Plotwise The Dracula Saga steals from the best. It has the stranded couple experiencing vehicular trouble and the strange people at the village inn mumbling cryptic warnings about ancient evil in the remote castle from The Kiss Of the Vampire (1963). Like in Necrophagus (1971) Berta’s relatives envelop themselves in secrecy about their true nature until facts, and a heap of exsanguinated cadavers, force them to come clean. Just like Amalia Fuentes in Blood Of the Vampires (1966) and Anita Ekberg in Fangs Of the Living Dead (1969) it has a young maiden realizing that the eccentricity of her estranged relatives is borne from the fact that they’re actually vampires. Since no horror movie is complete without an obligatory monster, a plot point liberally borrowed from The Blancheville Monster (1963), The Dracula Saga not only has the abomination Valerio, but also Berta’s unborn son, who is a spawn of evil just like in Rosemary’s Baby (1968). The Dracula Saga is one of those great patchworks that through the supreme art of derivation is one of those unique recombinants. It never quite becomes a saga the way it promises but it’s certainly epic enough considering the limited budget.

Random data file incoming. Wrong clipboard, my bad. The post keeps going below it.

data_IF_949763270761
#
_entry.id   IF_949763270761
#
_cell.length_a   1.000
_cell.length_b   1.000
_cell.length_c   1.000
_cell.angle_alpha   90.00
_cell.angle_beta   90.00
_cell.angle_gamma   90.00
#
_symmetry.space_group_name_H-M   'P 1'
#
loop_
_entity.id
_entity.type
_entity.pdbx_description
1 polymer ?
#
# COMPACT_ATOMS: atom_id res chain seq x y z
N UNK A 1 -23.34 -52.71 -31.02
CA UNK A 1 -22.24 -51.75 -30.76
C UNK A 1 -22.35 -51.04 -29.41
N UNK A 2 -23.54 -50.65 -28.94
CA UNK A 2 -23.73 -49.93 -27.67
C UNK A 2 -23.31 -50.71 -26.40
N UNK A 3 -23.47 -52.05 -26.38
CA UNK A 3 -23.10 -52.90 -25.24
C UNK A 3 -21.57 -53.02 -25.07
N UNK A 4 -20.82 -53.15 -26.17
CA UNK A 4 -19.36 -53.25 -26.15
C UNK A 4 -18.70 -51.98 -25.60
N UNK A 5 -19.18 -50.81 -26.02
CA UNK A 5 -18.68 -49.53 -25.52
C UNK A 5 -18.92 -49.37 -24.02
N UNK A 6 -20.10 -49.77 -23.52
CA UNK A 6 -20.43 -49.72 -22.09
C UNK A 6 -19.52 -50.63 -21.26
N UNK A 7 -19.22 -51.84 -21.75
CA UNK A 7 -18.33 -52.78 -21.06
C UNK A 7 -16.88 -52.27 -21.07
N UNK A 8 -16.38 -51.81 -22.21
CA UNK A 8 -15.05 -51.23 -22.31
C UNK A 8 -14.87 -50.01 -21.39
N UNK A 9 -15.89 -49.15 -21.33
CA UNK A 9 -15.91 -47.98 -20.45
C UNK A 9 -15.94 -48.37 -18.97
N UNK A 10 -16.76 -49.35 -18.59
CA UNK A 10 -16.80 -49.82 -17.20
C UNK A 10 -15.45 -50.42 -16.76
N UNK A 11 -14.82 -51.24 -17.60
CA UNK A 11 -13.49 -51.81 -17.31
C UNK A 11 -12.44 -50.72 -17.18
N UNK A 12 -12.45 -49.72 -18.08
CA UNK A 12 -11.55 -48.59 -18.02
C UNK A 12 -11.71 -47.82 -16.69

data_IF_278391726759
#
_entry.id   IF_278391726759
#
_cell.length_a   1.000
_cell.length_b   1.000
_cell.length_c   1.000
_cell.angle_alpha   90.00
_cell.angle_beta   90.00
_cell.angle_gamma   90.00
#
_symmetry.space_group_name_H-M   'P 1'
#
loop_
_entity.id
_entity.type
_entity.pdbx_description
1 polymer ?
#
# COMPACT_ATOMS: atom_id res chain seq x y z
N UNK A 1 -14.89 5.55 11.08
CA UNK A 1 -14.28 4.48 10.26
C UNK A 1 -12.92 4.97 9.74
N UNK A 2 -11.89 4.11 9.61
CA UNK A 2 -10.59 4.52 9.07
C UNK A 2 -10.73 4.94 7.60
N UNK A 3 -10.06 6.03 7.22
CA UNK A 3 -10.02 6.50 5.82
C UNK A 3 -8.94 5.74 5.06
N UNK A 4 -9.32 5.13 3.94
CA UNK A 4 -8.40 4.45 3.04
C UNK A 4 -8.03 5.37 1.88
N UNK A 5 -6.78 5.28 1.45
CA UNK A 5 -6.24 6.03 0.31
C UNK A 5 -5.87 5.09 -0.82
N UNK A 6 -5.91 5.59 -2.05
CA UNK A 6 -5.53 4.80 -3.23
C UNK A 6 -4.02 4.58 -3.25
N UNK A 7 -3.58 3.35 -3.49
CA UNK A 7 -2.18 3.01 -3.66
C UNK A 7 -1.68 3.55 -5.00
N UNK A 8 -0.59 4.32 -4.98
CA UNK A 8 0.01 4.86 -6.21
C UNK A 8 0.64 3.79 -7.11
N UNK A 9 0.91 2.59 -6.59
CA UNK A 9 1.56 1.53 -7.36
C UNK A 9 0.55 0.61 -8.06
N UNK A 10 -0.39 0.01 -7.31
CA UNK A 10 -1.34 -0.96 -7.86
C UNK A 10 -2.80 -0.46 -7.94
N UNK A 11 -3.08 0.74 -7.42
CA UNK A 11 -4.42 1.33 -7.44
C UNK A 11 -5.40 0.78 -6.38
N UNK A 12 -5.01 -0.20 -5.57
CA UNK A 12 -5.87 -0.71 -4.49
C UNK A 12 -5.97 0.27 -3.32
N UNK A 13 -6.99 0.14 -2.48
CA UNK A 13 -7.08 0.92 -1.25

The most unique creation of The Dracula Saga is Valerio, the monocled, dwarfen, webfingered, hunchbacked abomination with a most carnivorous appetite. Apparently the product of years’ worth of inbreeding. In the tradition of The Blancheville Monster (1963) the diminutive monster is locked away deep in the bowels of Castle Dracula and his cries (that of a sobbing woman) emit through the walls. When Berta comes eye to eye with the horror she’s already so far in shock that the little monster doesn’t even register. Valerio has no menionworthy function besides being a convenient excuse to dispose of various extraneous characters without much in need of an explanation. The innkeeper’s daughter played by Betsabé Ruiz and the gypsy woman portrayed by Ingrid Rabel both meet their ends after being locked into a room with Valerio. As Berta turns into an axe-murderer and slaughters her vampire relatives Valerio comes out as one of the survivors. The screenplay, of course, makes nothing of it – and Valerio is forgotten about as soon as he's introduced. It’s a wonderful piece of prosthetics and practical effects for a movie with a budget as modest as this one.